VCP-CMA 2021 - Section 1
Disclaimer: These are my notes from taking the 2V0-31.20 exam. If something doesn’t make sense, please feel free to reach out.
Having seen the lay of the land at work, it seems I’ll be doing a fair bit of vRA this year, so it’s time to wrap up an old goal and get the VCAP-CMA Deploy (freshly updated for vRA 8.x). Unfortunately I need to update my VCP-CMA to fulfill the pre-requisites for that exam. The VCP-CMA is based on vRA 8.1 so that’s the version we’ll be working with.
With that in mind, back to what I would usually do and post my study notes for this exam publicly. There’s not a huge amount to the first section so we’re putting it all in one post.
Section 1 - Architectures and Technologies
- Objective 1.1 - Describe the Architecture of vRealize Automation
- Objective 1.2 - Differentiate between vRealize Automation and vRealize Automation Cloud
- Objective 1.3 - Describe the Services Offered by vRealize Automation
- What is vRealize Automation Cloud Assembly
- What is vRealize Automation Service Broker
- What is vRealize Automation Code Stream
Objective 1.1 - Describe the Architecture of vRealize Automation
Gone are the multitudes of Windows servers that used to make up a vRA 7.x environment. They’ve been replaced by a pre-packaged appliance. Now this isn’t necessarily going to save you much resources as it’s a fairly hefty appliance, and once you’ve deployed 3 of them it takes up some space. What it is going to save you is administration time. There’s no external database server to look after, there’s no Windows servers to patch etc.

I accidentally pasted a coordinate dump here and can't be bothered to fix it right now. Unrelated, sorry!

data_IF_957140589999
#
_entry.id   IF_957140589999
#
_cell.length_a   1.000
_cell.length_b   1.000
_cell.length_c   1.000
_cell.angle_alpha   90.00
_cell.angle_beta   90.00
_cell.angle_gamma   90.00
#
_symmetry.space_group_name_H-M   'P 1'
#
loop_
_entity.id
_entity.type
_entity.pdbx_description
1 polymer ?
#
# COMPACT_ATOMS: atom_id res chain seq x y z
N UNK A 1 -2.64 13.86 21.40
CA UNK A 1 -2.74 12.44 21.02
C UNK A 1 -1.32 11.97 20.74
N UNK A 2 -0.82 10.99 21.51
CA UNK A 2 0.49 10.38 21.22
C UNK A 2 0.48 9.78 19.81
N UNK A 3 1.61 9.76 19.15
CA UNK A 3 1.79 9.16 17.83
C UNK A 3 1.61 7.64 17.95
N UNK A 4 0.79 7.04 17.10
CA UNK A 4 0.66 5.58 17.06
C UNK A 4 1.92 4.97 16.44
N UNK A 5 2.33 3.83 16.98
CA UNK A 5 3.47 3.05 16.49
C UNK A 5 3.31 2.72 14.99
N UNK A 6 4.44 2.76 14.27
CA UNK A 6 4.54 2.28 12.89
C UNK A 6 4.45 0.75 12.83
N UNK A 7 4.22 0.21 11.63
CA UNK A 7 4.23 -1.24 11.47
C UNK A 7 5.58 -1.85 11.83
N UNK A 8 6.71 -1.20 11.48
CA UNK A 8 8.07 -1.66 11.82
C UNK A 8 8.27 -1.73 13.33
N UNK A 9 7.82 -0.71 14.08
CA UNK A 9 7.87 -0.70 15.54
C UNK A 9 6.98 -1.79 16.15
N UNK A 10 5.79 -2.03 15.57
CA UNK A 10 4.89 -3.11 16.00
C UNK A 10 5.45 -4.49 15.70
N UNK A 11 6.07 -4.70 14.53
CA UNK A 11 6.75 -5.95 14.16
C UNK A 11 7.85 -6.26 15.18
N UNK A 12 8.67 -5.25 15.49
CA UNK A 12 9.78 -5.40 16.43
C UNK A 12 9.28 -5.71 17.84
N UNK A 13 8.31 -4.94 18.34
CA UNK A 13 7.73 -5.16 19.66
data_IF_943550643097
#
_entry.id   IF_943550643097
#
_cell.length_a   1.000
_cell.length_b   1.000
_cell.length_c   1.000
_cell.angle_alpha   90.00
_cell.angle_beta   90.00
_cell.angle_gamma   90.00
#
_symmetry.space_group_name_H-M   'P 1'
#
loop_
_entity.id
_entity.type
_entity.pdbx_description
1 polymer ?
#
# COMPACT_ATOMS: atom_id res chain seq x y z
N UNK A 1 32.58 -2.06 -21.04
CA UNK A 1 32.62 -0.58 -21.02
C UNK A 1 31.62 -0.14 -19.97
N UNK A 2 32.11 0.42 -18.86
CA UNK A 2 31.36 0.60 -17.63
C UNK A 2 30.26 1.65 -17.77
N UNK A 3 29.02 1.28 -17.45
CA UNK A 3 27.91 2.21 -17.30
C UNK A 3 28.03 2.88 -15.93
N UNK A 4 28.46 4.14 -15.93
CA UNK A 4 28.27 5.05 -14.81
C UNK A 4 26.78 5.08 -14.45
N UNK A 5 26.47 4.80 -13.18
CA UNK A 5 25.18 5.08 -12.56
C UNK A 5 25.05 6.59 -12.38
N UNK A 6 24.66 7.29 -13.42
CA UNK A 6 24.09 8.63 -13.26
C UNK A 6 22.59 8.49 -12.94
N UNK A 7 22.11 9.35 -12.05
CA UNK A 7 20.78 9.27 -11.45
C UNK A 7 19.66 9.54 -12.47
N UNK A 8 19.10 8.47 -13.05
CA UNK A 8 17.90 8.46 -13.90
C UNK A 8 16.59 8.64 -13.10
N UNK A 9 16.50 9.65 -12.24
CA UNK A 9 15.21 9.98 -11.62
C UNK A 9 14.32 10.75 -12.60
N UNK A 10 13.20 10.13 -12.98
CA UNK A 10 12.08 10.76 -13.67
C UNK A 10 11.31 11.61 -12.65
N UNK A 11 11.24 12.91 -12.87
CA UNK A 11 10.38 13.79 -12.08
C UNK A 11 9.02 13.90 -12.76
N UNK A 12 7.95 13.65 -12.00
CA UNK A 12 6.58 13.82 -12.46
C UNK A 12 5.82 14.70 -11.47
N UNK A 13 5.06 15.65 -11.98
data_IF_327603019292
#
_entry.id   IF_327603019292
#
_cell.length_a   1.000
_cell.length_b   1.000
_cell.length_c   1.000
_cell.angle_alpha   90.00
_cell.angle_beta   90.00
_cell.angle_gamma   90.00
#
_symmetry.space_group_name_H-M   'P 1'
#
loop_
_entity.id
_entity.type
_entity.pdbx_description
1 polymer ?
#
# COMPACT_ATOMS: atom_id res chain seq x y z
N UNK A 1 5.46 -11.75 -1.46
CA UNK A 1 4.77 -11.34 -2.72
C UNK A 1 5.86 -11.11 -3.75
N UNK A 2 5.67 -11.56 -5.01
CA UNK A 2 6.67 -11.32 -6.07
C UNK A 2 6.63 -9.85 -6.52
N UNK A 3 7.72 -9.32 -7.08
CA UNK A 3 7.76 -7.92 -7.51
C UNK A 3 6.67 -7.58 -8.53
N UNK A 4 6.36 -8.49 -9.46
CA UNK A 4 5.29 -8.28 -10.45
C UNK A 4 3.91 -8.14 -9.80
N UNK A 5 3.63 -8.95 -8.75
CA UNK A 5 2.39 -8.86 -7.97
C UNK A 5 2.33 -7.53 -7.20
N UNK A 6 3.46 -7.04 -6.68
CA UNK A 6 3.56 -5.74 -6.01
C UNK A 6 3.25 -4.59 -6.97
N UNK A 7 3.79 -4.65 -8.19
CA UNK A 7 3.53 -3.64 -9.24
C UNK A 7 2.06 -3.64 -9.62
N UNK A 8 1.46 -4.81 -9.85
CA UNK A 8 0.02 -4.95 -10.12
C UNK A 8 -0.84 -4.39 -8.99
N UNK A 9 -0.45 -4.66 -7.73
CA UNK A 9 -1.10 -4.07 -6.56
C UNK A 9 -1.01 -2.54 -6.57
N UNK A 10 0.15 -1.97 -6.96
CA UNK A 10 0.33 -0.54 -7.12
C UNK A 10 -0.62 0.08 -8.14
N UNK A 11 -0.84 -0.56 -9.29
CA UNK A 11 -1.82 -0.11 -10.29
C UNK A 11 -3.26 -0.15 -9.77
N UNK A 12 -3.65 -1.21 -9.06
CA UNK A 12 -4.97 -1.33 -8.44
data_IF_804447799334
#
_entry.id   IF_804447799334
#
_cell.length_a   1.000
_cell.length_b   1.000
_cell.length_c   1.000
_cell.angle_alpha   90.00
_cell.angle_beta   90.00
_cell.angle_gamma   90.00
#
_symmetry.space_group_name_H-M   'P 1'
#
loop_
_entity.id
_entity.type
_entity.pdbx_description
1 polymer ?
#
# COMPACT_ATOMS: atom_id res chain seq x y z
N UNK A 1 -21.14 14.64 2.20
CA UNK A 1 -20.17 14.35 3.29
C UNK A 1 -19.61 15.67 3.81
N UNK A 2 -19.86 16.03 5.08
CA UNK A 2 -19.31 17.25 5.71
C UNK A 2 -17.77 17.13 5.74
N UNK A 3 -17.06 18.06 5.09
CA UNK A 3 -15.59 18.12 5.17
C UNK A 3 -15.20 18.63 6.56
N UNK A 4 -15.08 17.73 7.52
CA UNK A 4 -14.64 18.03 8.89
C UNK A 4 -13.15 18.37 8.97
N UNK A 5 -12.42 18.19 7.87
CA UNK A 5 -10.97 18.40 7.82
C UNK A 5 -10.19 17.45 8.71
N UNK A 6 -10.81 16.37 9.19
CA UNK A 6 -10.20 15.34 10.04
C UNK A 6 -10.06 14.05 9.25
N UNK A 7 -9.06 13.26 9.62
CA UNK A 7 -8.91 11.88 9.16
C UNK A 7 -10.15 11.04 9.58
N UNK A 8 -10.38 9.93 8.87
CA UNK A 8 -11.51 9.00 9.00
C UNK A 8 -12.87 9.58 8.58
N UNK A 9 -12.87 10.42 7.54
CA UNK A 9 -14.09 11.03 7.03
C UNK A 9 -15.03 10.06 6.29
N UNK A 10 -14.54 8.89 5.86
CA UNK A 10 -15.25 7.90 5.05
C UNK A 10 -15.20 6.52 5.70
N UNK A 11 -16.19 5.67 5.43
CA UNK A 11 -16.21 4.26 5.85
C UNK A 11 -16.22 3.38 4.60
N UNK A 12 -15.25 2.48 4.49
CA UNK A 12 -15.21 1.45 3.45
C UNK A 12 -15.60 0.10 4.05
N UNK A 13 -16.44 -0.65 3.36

All the vRA services now run as containers hosted on each vRA appliance. While Kubernetes takes care of the scheduling of these containers, they all run on all the appliances.
The database is a PostgreSQL instance (running as a pod, on the vRA appliances)
vRealize Orchestrator (vRO) also runs a pod, two in fact. The control center & vco-server now run in standalone pods on each vRA appliance.
vRA also needs a couple of other supplimentary appliances, all built on Photon OS which is VMware’s stripped down Linux distribution.
- VMware Workspace ONE Access (WSA) (Formerly known as Identity Manager)
- VMware vRealize Suite Lifecycle Manager (vRSLCM)
Objective 1.2 - Differentiate between vRealize Automation and vRealize Automation Cloud
The difference between these is reasonably simple:
- vRealize Automation - On prem version of vRA
- vRealize Automation Cloud - SaaS version of vRA
These have similar features, but vRA Cloud is where the new features go first. Both versions can manage multiple clouds.
There are often customers who don’t, or can’t, use SaaS due to security or compliance. There are as many customers who will always choose SaaS if it is available. This really is a personal preference choice between the two platforms.
Objective 1.3 - Describe the Services Offered by vRealize Automation
vRA consists of four main services:
- Cloud Assembly
- Service Broker
- Code Stream
- vRealize Orchestrator
Cloud Assembly is used to create blueprints and deploy those blueprints to vSphere or other public clouds. Blueprints are now written in YAML, enabling the blueprints to be stored within a code repository with all the goodness that brings. In 8.1 the clouds supported are:
- VMware vSphere
- VMware Cloud on AWS
- Azure vRO is embedded within vRA to support custom workflows.
Service Broker is used to present a self-service catalogue which enables consumption of the Cloud Assembly created blueprints. Service Broker is also responsible for managing policies which control:
- Day 2 Actions
- Deployment Leases
- Approval Policies
Code is a CICD product. For more information on CICD, please check out this article from Red Hat - What is CI/CD?